2. 30 minutes of freefall time.
3. Successful completion of ten formation skydives, OR ten formation freefly jumps, at
least five of which, in either discipline, must involve at least 3 participants.

‘C’ Certificate: ‘Experienced Parachutist’
1. 200 freefall jumps.
2. 1 hour of freefall time.
3. Successful completion of fifty formation skydives, OR fifty formation freefly jumps, at
least ten of which, in either discipline, must involve at least 4 participants.

‘D’ Certificate: ‘Senior Parachutist’
1. 500 freefall jumps.
2. 3 hours of freefall time.

Mike Mullins
USPA National Director

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michaelmullins

***Seems everyone took away something different from this. LOL. I saw the summary and I thought USPA hates small dropzones. The new requirements for B and C license could be tough if you are at c182 DZ. 50 formation jumps with 10 being 4 way or larger when that is the total capacity of the jump ship. Can be hard to schedule all that at a small dropzone. Honestly, even at a larger Cessna dropzone it could be hard to get all these jumps in in only 200 jumps.



USPA does not hate small dropzones and everyone on the Safety and Training Committee that is responsible for this sort of action is well aware of the value of our Cessna DZs.

This action was taken solely to bring our license requirements in line with the IPC/FAI "Certificate of Proficiency" which is the world recognized standard for skydiving licenses. Had we not taken that action, it is possible that USPA licenses may not be recognized internationally, especially in international competitions.

For the C License, I personally do not think that having to do 10 4 ways in 200 jumps or having for the B License to do 10 formation jumps with, 5 of them being 3 ways, is particularly burdensome. BTW, AFF jumps count as formation jumps, so anyone doing AFF probably has 3, 3 ways, and 4, 2 ways after completing the AFF program.

Here is the complete list of the Certificate of Competency (world license requirements):

‘A’ Certificate: ‘Parachutist’
1. 25 freefall jumps.
2. 5 minutes of freefall time.
3. 5 formation skydives involving at least two participants OR 5 freefly jumps under the
supervision of an instructor.
4. Demonstrate control of the body in all axes (backloops, turns, barrel rolls etc.)
5. Ability to pack a main parachute.
6. Demonstrate ability to land a parachute within 50 meters of a target, on at least 10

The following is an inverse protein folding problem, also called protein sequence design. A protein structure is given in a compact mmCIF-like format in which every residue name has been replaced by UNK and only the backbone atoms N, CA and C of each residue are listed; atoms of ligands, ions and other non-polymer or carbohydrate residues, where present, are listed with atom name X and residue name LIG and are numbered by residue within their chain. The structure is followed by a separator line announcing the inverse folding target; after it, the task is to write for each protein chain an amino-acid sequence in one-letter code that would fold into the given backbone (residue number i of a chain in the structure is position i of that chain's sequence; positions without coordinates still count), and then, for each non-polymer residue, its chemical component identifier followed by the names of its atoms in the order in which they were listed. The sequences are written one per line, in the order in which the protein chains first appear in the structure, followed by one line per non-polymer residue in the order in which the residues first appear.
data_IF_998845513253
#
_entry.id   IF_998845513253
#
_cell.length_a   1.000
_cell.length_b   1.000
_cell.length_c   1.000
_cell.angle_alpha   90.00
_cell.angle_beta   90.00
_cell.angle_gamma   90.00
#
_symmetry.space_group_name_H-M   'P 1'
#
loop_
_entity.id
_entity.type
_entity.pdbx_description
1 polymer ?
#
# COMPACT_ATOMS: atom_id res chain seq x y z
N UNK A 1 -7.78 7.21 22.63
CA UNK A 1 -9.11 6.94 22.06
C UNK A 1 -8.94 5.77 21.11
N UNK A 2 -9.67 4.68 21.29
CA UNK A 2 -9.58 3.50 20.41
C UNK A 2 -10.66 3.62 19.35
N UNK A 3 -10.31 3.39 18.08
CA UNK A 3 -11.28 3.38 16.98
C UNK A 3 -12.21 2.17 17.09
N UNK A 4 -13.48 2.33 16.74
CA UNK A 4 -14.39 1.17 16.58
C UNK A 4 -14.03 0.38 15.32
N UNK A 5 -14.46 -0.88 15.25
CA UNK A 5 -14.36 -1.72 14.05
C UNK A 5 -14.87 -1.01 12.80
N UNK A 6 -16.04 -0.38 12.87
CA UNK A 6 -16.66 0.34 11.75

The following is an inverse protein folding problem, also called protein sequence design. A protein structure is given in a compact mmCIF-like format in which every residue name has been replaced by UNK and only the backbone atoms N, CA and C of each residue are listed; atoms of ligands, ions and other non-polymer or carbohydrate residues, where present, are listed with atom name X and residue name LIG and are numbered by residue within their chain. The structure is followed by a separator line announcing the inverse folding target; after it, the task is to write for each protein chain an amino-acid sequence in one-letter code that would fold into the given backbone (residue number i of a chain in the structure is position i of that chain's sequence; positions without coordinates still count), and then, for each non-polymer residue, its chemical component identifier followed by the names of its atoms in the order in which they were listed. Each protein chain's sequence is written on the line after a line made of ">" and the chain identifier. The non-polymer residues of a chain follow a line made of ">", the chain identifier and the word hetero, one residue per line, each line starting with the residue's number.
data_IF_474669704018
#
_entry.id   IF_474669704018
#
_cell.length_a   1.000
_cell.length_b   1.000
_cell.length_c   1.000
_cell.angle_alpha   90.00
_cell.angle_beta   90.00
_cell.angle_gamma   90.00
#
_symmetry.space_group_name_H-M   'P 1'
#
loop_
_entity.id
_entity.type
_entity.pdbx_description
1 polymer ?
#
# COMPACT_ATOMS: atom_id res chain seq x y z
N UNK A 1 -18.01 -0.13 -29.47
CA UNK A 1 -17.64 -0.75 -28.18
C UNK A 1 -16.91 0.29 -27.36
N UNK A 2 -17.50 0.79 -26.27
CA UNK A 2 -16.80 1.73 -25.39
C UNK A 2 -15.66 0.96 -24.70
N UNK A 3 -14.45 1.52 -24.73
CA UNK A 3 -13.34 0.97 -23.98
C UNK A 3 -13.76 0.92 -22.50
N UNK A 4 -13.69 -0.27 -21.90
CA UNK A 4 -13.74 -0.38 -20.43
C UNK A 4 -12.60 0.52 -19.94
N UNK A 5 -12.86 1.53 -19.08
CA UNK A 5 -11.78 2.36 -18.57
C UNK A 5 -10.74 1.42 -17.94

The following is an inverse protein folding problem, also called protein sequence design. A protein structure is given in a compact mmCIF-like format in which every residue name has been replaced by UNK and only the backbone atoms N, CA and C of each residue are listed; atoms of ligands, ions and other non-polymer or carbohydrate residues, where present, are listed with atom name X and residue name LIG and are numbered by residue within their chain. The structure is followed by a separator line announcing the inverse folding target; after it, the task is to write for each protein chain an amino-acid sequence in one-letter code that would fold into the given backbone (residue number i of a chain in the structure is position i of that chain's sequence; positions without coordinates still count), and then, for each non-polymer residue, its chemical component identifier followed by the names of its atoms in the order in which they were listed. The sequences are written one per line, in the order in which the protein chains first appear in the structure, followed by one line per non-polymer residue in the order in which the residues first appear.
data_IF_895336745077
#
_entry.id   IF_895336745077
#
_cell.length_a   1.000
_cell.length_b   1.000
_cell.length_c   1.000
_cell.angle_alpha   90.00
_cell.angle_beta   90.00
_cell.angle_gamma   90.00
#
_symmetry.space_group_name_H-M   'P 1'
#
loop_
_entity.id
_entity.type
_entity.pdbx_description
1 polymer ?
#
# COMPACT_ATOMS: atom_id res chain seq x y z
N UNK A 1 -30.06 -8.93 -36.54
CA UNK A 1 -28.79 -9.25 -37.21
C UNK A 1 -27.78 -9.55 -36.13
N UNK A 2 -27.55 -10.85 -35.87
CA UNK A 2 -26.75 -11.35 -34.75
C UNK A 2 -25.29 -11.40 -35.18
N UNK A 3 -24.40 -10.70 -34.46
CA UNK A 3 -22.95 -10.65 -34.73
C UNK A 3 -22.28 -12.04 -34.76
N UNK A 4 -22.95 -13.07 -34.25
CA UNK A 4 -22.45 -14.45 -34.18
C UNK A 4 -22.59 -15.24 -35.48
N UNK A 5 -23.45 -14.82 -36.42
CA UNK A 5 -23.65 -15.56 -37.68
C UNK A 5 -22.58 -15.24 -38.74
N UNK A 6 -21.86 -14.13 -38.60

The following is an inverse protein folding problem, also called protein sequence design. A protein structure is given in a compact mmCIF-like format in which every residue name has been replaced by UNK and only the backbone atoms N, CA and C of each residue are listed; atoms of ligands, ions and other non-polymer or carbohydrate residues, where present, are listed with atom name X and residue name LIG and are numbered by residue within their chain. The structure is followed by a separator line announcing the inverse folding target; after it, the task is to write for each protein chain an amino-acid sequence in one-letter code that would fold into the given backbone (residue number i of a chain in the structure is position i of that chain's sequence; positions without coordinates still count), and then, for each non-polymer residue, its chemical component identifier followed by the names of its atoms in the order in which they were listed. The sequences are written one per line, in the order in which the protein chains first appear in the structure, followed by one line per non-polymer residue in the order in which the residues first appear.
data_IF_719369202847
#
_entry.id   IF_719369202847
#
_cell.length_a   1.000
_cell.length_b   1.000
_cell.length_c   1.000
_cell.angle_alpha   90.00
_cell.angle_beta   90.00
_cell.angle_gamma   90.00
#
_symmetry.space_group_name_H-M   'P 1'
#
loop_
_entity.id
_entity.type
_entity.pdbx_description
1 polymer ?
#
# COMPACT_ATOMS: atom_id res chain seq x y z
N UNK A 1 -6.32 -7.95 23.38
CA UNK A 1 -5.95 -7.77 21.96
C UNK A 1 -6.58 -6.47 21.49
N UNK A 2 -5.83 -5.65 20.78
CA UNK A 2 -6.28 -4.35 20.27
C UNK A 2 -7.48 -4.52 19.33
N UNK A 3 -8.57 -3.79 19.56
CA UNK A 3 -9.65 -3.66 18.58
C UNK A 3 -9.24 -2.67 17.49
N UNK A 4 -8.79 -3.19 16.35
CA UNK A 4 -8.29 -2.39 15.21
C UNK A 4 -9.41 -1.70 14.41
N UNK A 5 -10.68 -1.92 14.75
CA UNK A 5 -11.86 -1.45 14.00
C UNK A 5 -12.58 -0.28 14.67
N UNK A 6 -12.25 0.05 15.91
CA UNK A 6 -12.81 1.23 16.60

jumps.

‘B’ Certificate: ‘Freefall Parachutist’
1. 50 freefall jumps.
2. 30 minutes of freefall time.
3. Successful completion of ten formation skydives, OR ten formation freefly jumps, at
least five of which, in either discipline, must involve at least 3 participants.

‘C’ Certificate: ‘Experienced Parachutist’
1. 200 freefall jumps.
2. 1 hour of freefall time.
3. Successful completion of fifty formation skydives, OR fifty formation freefly jumps, at
least ten of which, in either discipline, must involve at least 4 participants.

‘D’ Certificate: ‘Senior Parachutist’
1. 500 freefall jumps.
2. 3 hours of freefall time.

Mike Mullins
USPA National Director

So do CRW jumps count? as you appear to specifically call out freefly jumps.

Define "successfully complete"? Survived, achieved a physical number of points.

And really if you counting AFF jumps then you are stretching things a bit to count these as formation jumps towards a license ?

IT is also possible that the earth will crash into the sun - however that is not that likely. So the threat the license would not be recognized at international competitions is pretty hollow.

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skytribe

******Seems everyone took away something different from this. LOL. I saw the summary and I thought USPA hates small dropzones. The new requirements for B and C license could be tough if you are at c182 DZ. 50 formation jumps with 10 being 4 way or larger when that is the total capacity of the jump ship. Can be hard to schedule all that at a small dropzone. Honestly, even at a larger Cessna dropzone it could be hard to get all these jumps in in only 200 jumps.



USPA does not hate small dropzones and everyone on the Safety and Training Committee that is responsible for this sort of action is well aware of the value of our Cessna DZs.

This action was taken solely to bring our license requirements in line with the IPC/FAI "Certificate of Proficiency" which is the world recognized standard for skydiving licenses. Had we not taken that action, it is possible that USPA licenses may not be recognized internationally, especially in international competitions.